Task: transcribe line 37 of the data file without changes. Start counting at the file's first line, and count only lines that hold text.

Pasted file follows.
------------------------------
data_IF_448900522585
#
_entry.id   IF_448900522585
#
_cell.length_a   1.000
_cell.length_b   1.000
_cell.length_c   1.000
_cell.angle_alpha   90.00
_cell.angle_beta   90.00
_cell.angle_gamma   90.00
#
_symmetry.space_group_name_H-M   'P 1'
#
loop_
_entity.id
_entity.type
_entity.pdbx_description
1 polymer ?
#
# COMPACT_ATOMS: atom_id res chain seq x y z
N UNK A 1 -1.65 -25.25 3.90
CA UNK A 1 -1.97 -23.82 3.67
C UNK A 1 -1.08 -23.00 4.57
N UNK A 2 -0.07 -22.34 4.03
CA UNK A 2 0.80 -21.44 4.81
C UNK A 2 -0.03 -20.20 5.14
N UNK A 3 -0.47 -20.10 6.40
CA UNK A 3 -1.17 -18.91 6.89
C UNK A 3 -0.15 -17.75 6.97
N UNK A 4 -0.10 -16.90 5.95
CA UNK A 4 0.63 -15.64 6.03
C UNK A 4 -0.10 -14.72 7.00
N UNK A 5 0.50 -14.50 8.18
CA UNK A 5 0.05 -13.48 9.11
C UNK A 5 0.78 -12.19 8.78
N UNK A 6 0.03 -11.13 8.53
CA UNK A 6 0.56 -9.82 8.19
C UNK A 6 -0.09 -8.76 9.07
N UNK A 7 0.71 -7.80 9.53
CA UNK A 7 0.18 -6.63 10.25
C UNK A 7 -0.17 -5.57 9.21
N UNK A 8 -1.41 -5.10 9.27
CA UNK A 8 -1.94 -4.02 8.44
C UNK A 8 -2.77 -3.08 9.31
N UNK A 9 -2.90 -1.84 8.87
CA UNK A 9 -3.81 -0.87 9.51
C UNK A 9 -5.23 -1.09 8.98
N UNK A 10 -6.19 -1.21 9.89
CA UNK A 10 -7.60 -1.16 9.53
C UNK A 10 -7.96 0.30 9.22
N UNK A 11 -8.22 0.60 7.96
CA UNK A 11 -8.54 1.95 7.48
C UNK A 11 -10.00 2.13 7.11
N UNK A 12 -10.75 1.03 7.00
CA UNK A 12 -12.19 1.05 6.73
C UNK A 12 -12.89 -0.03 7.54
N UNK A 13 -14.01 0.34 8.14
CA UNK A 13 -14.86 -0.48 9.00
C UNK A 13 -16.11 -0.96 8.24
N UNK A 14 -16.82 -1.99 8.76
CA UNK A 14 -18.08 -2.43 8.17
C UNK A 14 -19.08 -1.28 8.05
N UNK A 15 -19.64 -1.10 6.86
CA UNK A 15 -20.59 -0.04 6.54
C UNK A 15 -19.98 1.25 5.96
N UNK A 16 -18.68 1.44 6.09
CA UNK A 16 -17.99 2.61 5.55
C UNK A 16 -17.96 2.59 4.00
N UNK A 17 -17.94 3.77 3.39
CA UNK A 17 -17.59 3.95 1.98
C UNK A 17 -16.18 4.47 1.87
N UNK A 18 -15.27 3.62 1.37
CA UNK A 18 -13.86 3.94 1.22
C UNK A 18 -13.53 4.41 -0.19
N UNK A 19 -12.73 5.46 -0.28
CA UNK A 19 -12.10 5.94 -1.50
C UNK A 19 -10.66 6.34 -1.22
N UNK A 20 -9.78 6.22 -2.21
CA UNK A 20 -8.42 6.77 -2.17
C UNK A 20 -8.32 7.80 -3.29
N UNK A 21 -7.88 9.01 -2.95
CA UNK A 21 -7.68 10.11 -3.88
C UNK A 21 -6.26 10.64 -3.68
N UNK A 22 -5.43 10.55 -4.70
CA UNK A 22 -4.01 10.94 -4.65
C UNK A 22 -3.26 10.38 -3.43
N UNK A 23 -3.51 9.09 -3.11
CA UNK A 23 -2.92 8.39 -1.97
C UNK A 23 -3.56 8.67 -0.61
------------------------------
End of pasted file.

CA UNK A 6 0.56 -9.82 8.19